Theatre: A Picasso

One of the great ecstasies in life is looking into another’s eyes and realizing that words being spoken are a mere veil for what’s actually being communicated.

Pablo Picasso used a similar device to great effect in his groundbreaking art, and the playwright Jeffrey Hatcher does it too, both in content and practice, in A Picasso at the Salem Theatre Company through May 19.

The STC’s intimate black box space has been transformed for this production by Bruce Greenwald into a vault beneath the streets of Paris, c. 1941. The result is transporting, and the most effective use of this quirky space I’ve seen. Considering Greenwald was responsible for designing it in the first place, that makes a lot of sense.

For an intermission-less 80 minutes, this dank space under the streets of occupied Paris, is occupied by two of the STC’s most beloved: the inimitable Picasso, played by the inimitable Stephen Cooper, and the militantly efficient Ms. Fischer, a German cultural attache, by the hard-as-nails Linda Goetz.

What follows could easily be construed as an art history course. There are lots of facts, here, and though most of us already know a fair bit about the subjects covered, there’s yet more to understand. We learn about Picasso’s womanizing ways, the German pre-War salon society, and are offered an explication of the masterwork “Guernica.” It can be rather cerebral.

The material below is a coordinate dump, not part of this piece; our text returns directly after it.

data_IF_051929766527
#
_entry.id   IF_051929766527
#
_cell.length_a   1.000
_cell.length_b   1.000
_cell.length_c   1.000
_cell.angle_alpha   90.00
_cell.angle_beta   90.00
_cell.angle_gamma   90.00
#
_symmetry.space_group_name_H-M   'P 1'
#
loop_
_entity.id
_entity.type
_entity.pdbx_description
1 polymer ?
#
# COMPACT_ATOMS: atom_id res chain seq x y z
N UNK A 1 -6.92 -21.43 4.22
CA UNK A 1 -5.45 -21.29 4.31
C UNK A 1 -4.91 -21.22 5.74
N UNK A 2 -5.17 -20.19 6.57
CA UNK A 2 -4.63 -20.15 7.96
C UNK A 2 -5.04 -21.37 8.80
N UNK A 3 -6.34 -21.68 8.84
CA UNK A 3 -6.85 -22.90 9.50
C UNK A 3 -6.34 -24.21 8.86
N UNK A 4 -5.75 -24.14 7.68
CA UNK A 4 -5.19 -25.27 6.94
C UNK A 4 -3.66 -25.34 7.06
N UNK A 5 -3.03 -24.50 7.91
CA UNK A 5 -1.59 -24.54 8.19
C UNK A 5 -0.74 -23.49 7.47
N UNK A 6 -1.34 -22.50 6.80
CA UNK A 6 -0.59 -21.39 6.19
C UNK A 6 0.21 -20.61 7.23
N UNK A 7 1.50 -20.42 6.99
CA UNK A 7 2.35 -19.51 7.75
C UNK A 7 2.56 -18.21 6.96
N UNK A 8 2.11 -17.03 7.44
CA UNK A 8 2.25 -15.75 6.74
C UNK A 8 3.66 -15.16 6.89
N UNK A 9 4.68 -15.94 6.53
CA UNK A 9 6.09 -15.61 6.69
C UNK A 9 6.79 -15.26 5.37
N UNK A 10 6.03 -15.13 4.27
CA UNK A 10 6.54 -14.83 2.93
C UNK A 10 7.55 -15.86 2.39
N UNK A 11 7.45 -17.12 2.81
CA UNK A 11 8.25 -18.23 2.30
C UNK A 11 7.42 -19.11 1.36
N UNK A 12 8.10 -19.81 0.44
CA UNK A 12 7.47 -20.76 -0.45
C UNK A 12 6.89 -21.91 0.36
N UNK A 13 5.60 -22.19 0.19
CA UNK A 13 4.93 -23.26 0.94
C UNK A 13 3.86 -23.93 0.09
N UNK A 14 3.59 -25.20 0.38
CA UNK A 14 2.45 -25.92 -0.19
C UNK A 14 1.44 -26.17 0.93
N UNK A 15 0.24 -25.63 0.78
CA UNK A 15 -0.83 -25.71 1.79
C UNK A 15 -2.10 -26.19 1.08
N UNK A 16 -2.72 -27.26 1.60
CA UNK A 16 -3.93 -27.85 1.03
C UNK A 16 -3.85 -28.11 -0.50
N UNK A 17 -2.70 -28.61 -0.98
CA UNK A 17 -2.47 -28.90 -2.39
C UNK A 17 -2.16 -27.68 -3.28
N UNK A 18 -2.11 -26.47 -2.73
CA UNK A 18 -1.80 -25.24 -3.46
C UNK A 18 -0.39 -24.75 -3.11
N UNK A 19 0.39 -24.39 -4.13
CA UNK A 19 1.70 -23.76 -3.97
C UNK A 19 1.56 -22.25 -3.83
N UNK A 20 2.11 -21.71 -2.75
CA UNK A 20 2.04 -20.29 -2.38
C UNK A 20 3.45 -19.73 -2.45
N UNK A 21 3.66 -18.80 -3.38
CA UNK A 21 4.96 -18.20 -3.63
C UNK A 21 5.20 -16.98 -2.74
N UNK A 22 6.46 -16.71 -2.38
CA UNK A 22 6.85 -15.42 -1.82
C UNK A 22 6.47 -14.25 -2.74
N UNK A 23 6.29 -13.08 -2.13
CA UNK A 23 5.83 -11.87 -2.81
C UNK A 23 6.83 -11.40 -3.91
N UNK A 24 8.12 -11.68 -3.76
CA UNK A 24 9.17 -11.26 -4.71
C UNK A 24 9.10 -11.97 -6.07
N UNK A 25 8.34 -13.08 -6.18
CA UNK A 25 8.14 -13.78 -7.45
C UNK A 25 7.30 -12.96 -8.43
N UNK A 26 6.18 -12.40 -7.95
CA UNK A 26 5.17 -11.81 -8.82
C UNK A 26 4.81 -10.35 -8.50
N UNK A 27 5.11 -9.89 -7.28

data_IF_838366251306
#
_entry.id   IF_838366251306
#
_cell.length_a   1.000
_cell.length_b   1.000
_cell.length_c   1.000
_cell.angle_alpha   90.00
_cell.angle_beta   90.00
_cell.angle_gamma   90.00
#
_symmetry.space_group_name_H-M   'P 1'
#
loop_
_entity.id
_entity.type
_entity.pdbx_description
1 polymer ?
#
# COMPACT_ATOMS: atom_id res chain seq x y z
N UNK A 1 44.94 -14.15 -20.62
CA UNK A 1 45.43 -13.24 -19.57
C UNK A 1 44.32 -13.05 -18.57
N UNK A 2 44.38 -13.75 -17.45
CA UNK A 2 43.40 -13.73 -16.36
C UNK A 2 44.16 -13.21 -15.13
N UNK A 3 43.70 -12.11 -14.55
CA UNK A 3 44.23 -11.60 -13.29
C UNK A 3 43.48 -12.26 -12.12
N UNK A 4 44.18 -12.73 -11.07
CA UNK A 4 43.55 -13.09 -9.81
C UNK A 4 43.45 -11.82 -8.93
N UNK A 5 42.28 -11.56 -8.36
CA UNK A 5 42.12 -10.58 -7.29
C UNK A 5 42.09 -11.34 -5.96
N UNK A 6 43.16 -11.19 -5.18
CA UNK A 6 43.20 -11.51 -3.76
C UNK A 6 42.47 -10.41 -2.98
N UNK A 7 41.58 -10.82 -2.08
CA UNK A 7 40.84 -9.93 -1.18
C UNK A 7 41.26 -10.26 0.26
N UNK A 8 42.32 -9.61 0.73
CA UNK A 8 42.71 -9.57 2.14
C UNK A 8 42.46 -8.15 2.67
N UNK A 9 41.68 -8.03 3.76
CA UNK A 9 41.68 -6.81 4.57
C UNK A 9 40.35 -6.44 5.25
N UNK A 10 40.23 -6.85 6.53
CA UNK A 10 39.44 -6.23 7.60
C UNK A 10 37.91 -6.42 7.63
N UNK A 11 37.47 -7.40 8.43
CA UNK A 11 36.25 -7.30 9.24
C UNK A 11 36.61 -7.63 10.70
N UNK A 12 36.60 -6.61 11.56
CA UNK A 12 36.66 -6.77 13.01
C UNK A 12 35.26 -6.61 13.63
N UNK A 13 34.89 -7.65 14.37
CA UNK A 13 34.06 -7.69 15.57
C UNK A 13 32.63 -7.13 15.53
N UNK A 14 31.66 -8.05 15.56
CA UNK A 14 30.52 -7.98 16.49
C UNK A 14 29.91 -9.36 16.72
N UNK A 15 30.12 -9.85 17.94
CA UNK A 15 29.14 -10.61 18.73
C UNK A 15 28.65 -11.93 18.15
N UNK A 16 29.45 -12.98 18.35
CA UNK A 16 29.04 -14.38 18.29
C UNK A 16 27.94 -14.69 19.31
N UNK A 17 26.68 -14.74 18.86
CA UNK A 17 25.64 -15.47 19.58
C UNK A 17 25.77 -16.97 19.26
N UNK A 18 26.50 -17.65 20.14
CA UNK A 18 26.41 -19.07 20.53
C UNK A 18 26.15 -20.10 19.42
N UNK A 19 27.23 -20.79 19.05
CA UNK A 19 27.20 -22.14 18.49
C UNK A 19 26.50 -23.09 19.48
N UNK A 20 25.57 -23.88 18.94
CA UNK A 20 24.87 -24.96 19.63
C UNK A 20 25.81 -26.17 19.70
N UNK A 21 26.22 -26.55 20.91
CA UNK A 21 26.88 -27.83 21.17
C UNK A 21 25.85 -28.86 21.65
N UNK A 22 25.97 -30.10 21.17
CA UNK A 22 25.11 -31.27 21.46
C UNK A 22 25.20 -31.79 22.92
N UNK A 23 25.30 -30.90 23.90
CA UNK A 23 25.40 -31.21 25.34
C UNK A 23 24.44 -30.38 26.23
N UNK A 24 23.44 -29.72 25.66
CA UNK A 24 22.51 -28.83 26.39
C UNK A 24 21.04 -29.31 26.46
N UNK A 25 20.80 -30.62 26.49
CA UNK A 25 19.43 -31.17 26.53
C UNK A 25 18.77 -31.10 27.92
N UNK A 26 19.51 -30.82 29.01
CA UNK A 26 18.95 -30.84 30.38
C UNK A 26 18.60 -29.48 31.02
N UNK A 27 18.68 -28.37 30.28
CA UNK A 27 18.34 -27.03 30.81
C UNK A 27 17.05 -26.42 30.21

At least, those are the words spoken.

There’s also something more intimate and relational and universally human happening here. The relationship between Picasso and Ms. Fischer is complicated and potentially electrifying.

Yes, Picasso is a larger-than-life historical figure, but he also was a very sexy man. Indeed, the Gestapo are universally noted for their inhumanity, but Ms. Fischer is very much a human.

When the two realize these things about each other, sparks fly. And, though we know it probably would be polite to look away, we can’t help but keep staring ever more intently at the understandings being revealed before us.

Watching A Picasso might be a bit like looking at a Picasso. We can acknowledge technique, identify the context, and describe the subject, but we won’t find ourselves in the presence of genius until we start thinking about what all those things might mean. Who are these people and why are they sharing space with each other?

When we get ourselves to that space, good luck looking away.

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Jeffrey Hatcher’s A Picasso

April 26 – May 19
Thur – Sat at 7:30 p.m.
Sun at 5:00 p.m.
Tickets: $12 – $22
salemtheatre.com

Cover photo: Summoned to a vault beneath the streets of German-occupied Paris, Pablo Picasso (Stephen Cooper) must defend his art from condemnation at the hands of Nazi cultural attaché, Miss Fischer (Linda Goetz) in Jeffrey Hatcher’s cat-and-mouse thriller, A Picasso – on stage April 26 through May 19 at the Salem Theatre Company. Photo by Fogle

Jonathan Simcosky is Art*Throb’s business/managing editor. 

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